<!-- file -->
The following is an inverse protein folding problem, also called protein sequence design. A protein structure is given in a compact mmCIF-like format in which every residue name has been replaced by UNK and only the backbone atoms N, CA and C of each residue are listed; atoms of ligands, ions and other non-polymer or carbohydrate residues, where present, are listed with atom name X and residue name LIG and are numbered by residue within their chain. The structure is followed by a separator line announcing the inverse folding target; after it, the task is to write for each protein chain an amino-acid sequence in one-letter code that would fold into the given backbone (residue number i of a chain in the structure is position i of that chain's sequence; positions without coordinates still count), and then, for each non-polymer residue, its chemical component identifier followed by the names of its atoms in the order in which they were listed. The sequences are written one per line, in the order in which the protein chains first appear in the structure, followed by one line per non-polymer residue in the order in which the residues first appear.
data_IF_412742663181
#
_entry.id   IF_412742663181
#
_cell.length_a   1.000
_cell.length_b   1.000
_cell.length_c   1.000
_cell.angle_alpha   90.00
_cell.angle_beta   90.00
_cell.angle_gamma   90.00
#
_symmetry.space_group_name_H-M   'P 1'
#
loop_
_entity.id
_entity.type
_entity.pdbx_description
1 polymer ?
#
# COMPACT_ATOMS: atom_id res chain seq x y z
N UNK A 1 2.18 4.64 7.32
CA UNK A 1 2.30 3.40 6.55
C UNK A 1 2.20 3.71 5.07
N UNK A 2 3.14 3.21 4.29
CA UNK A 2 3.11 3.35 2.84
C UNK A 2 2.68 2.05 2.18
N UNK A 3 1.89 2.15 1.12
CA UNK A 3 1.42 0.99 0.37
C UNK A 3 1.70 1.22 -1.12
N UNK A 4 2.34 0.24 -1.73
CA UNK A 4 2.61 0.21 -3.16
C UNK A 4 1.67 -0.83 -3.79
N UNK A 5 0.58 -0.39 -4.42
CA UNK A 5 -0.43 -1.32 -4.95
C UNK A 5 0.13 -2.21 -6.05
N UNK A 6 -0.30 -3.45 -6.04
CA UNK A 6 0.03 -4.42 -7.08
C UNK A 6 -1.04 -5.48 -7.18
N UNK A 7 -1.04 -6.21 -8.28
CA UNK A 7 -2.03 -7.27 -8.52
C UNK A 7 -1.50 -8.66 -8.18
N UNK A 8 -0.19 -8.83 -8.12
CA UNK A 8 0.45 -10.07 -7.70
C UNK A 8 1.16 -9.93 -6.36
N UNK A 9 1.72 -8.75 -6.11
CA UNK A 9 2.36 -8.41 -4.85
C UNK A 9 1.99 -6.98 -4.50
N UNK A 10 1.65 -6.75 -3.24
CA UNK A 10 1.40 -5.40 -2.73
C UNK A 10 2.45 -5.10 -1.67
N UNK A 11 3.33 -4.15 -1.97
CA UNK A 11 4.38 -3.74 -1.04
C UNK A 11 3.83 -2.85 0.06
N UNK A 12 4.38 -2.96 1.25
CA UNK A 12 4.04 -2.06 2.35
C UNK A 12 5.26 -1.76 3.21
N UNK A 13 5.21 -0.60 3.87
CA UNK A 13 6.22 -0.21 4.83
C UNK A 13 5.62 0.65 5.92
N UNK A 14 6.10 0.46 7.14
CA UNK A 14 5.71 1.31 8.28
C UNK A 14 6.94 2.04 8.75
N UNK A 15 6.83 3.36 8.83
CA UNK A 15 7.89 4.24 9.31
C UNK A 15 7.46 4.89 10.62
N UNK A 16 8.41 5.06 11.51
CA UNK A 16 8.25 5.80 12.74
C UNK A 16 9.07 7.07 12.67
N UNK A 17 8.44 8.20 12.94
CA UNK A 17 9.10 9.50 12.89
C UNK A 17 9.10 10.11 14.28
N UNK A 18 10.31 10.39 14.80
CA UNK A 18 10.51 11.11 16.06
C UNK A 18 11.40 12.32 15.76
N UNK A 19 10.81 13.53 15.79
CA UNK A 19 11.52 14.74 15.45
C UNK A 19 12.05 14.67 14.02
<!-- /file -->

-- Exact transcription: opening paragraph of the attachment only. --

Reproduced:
The following is an inverse protein folding problem, also called protein sequence design. A protein structure is given in a compact mmCIF-like format in which every residue name has been replaced by UNK and only the backbone atoms N, CA and C of each residue are listed; atoms of ligands, ions and other non-polymer or carbohydrate residues, where present, are listed with atom name X and residue name LIG and are numbered by residue within their chain. The structure is followed by a separator line announcing the inverse folding target; after it, the task is to write for each protein chain an amino-acid sequence in one-letter code that would fold into the given backbone (residue number i of a chain in the structure is position i of that chain's sequence; positions without coordinates still count), and then, for each non-polymer residue, its chemical component identifier followed by the names of its atoms in the order in which they were listed. The sequences are written one per line, in the order in which the protein chains first appear in the structure, followed by one line per non-polymer residue in the order in which the residues first appear.